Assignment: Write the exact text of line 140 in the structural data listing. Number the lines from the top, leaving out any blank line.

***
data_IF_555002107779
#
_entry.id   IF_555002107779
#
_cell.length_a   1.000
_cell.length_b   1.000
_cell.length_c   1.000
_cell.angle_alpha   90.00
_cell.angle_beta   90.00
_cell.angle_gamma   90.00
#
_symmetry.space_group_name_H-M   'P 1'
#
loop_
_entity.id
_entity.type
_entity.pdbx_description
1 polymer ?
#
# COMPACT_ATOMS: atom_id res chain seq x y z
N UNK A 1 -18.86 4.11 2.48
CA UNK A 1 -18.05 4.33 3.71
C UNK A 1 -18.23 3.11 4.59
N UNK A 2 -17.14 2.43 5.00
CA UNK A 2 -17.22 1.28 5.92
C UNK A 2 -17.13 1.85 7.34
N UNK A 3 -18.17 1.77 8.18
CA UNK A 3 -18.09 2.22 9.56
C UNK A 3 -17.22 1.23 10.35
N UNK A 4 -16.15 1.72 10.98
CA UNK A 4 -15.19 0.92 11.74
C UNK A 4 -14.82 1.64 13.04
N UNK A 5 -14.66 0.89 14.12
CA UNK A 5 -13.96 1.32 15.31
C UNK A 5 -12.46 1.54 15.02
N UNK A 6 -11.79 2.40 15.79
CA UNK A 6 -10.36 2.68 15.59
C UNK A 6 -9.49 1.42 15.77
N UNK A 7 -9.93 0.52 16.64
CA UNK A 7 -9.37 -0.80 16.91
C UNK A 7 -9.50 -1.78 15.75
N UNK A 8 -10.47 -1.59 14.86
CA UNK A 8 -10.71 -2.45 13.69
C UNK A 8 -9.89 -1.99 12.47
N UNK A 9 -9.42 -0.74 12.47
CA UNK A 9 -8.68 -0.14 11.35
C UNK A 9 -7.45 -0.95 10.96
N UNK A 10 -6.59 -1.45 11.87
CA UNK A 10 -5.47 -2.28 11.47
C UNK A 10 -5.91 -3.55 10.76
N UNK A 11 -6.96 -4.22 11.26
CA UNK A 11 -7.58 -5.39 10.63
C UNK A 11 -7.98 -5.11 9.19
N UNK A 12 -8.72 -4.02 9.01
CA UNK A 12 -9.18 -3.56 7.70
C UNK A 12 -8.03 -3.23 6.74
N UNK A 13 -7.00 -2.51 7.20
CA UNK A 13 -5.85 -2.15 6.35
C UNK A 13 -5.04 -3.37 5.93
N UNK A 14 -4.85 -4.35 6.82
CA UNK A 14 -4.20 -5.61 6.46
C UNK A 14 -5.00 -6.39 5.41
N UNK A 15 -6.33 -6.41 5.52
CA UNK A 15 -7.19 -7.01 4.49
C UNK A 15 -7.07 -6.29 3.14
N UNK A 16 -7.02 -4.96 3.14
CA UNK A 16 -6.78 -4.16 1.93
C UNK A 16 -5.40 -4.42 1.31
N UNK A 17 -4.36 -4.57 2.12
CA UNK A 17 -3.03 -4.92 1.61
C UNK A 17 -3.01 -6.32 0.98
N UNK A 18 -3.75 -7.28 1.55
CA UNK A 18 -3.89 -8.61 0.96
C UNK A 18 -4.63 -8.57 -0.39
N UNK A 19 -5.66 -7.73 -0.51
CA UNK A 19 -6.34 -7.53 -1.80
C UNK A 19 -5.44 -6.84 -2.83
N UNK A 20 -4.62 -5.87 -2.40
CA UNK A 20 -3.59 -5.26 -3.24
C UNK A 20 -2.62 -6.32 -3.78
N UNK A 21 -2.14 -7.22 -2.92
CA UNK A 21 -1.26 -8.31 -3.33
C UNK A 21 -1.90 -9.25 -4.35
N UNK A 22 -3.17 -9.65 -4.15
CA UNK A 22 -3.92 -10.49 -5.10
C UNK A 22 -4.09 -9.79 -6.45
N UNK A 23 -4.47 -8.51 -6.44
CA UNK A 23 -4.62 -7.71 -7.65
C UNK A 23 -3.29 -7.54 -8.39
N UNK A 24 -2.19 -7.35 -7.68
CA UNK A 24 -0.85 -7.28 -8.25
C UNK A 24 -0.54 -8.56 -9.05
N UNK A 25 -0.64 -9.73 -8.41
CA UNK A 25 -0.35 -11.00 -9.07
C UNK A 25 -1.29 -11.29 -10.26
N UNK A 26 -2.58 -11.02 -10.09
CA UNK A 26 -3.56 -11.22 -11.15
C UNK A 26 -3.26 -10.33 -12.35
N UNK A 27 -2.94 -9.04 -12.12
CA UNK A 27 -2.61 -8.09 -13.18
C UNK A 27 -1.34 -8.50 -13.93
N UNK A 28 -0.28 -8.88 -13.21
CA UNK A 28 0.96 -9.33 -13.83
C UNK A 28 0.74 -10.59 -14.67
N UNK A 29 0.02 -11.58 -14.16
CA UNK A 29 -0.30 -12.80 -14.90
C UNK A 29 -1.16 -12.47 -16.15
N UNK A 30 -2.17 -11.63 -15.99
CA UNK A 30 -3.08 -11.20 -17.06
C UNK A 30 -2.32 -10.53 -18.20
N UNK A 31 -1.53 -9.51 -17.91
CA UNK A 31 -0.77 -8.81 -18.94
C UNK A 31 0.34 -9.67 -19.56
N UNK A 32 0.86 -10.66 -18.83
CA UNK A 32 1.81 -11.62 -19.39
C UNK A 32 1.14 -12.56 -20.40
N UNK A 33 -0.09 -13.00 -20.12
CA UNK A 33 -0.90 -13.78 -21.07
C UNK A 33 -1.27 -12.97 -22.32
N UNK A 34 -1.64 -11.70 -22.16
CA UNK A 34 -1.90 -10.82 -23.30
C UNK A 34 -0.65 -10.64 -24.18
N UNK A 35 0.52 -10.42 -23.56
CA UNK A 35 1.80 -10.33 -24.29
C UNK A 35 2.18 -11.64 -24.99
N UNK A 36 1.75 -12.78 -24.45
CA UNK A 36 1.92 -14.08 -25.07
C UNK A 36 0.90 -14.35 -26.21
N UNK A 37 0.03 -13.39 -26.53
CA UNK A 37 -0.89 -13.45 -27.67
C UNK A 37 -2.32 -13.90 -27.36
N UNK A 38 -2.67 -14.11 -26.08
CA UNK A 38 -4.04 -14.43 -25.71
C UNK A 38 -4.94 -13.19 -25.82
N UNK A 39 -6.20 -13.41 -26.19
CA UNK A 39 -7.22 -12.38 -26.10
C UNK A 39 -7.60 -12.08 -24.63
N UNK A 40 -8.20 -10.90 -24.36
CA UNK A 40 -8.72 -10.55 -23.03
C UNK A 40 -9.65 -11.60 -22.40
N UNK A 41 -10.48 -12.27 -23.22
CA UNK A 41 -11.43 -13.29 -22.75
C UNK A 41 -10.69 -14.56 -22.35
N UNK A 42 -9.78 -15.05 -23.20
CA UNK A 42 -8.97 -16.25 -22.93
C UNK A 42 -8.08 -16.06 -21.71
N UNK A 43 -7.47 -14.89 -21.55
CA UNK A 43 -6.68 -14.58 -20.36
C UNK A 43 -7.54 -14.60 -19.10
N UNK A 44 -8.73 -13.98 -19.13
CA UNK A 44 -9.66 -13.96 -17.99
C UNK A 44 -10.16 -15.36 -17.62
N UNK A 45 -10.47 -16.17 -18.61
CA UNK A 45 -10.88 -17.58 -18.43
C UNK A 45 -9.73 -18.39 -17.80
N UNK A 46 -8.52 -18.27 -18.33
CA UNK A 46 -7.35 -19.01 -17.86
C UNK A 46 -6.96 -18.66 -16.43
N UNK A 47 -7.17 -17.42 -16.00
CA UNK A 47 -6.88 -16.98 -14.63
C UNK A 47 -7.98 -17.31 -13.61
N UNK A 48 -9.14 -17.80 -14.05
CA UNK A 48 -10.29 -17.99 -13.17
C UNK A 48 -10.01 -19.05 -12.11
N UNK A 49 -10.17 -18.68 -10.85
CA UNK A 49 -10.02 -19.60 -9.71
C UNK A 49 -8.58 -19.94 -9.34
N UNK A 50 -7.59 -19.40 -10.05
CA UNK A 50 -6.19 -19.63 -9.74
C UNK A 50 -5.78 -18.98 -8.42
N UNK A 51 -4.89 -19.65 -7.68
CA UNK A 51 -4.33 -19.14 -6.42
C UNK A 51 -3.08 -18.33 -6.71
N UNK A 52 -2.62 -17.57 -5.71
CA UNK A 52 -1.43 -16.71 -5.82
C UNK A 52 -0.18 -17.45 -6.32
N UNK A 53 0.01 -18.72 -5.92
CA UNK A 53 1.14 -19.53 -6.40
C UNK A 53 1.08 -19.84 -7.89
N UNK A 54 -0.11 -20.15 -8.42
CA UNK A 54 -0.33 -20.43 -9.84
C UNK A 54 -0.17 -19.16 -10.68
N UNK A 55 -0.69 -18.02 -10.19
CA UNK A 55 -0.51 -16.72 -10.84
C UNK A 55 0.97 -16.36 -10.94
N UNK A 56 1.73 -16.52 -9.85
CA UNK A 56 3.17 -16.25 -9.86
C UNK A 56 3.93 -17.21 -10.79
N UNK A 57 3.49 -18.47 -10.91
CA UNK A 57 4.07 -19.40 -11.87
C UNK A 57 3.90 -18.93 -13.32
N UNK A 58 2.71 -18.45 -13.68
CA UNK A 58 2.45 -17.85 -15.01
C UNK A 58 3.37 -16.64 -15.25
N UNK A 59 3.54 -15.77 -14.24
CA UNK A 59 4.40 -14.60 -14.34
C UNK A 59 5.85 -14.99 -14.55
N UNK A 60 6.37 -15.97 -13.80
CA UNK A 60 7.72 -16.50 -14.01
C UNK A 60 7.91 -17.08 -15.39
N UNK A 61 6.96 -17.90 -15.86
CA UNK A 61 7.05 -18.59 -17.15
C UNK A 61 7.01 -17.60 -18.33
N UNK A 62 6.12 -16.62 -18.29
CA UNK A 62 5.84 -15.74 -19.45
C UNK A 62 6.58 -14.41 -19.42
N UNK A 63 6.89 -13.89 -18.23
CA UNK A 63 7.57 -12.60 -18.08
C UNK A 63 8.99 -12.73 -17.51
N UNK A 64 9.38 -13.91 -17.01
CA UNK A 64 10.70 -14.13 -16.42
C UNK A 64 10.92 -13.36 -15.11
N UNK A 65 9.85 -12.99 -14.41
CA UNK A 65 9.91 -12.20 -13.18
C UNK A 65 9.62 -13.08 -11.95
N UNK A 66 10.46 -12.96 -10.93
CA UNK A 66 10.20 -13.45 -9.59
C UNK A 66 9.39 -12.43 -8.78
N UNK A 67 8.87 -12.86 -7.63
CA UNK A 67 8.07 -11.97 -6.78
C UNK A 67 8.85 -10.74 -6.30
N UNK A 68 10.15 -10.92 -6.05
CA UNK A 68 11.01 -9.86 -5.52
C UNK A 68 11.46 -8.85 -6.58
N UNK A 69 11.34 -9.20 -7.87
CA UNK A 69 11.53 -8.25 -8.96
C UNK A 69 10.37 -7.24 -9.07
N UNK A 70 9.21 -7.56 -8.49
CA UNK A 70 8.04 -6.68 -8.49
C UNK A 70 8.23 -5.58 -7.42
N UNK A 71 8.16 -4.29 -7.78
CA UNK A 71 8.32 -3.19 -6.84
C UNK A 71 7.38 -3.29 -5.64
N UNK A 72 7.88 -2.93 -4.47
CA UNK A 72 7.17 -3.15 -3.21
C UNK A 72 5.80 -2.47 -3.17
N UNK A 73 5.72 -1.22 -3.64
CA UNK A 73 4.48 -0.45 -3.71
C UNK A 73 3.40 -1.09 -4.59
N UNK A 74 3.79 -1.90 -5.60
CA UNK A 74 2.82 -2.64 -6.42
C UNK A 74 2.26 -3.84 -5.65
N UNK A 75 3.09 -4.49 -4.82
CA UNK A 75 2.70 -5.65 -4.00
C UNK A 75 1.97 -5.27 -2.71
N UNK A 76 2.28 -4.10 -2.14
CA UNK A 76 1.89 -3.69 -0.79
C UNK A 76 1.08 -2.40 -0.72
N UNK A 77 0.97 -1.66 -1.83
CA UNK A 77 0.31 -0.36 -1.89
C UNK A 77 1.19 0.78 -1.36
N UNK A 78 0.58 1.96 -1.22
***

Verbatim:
C UNK A 40 -9.65 -11.60 -22.40